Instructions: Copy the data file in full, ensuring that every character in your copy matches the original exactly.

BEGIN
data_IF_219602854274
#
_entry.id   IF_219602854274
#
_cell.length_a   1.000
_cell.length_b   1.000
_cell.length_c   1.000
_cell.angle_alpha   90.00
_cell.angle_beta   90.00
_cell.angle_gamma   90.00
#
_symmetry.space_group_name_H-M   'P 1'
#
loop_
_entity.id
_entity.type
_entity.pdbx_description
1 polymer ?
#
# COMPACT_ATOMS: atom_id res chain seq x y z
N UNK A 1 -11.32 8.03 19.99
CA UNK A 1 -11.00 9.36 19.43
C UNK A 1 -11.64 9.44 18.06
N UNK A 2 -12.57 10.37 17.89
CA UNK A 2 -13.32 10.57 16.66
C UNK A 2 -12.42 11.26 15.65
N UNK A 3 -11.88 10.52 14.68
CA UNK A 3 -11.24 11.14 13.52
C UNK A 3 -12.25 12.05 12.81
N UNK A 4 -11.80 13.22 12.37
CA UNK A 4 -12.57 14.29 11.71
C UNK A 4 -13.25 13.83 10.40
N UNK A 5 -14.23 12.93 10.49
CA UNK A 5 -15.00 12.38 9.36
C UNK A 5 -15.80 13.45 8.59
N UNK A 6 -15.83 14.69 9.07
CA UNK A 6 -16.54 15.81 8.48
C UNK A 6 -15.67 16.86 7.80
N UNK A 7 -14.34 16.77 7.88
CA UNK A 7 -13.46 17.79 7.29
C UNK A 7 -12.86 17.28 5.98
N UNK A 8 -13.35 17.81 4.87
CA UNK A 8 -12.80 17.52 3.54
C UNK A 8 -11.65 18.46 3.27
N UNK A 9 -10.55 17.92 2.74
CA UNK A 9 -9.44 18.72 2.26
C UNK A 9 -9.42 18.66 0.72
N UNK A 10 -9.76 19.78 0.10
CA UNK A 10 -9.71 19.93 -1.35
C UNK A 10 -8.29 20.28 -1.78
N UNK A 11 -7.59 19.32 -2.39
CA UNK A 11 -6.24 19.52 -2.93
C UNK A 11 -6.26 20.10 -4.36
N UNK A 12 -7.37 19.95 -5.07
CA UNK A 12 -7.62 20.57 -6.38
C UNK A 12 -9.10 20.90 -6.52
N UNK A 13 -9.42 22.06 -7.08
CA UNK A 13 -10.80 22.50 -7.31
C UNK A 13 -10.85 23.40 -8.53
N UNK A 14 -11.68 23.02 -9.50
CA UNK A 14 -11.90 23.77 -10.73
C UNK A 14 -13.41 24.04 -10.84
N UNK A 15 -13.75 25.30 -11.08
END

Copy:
data_IF_219602854274
#
_entry.id   IF_219602854274
#
_cell.length_a   1.000
_cell.length_b   1.000
_cell.length_c   1.000
_cell.angle_alpha   90.00
_cell.angle_beta   90.00
_cell.angle_gamma   90.00
#
_symmetry.space_group_name_H-M   'P 1'
#
loop_
_entity.id
_entity.type
_entity.pdbx_description
1 polymer ?
#
# COMPACT_ATOMS: atom_id res chain seq x y z
N UNK A 1 -11.32 8.03 19.99
CA UNK A 1 -11.00 9.36 19.43
C UNK A 1 -11.64 9.44 18.06
N UNK A 2 -12.57 10.37 17.89
CA UNK A 2 -13.32 10.57 16.66
C UNK A 2 -12.42 11.26 15.65
N UNK A 3 -11.88 10.52 14.68
CA UNK A 3 -11.24 11.14 13.52
C UNK A 3 -12.25 12.05 12.81
N UNK A 4 -11.80 13.22 12.37
CA UNK A 4 -12.57 14.29 11.71
C UNK A 4 -13.25 13.83 10.40
N UNK A 5 -14.23 12.93 10.49
CA UNK A 5 -15.00 12.38 9.36
C UNK A 5 -15.80 13.45 8.59
N UNK A 6 -15.83 14.69 9.07
CA UNK A 6 -16.54 15.81 8.48
C UNK A 6 -15.67 16.86 7.80
N UNK A 7 -14.34 16.77 7.88
CA UNK A 7 -13.46 17.79 7.29
C UNK A 7 -12.86 17.28 5.98
N UNK A 8 -13.35 17.81 4.87
CA UNK A 8 -12.80 17.52 3.54
C UNK A 8 -11.65 18.46 3.27
N UNK A 9 -10.55 17.92 2.74
CA UNK A 9 -9.44 18.72 2.26
C UNK A 9 -9.42 18.66 0.72
N UNK A 10 -9.76 19.78 0.10
CA UNK A 10 -9.71 19.93 -1.35
C UNK A 10 -8.29 20.28 -1.78
N UNK A 11 -7.59 19.32 -2.39
CA UNK A 11 -6.24 19.52 -2.93
C UNK A 11 -6.26 20.10 -4.36
N UNK A 12 -7.37 19.95 -5.07
CA UNK A 12 -7.62 20.57 -6.38
C UNK A 12 -9.10 20.90 -6.52
N UNK A 13 -9.42 22.06 -7.08
CA UNK A 13 -10.80 22.50 -7.31
C UNK A 13 -10.85 23.40 -8.53
N UNK A 14 -11.68 23.02 -9.50
CA UNK A 14 -11.90 23.77 -10.73
C UNK A 14 -13.41 24.04 -10.84
N UNK A 15 -13.75 25.30 -11.08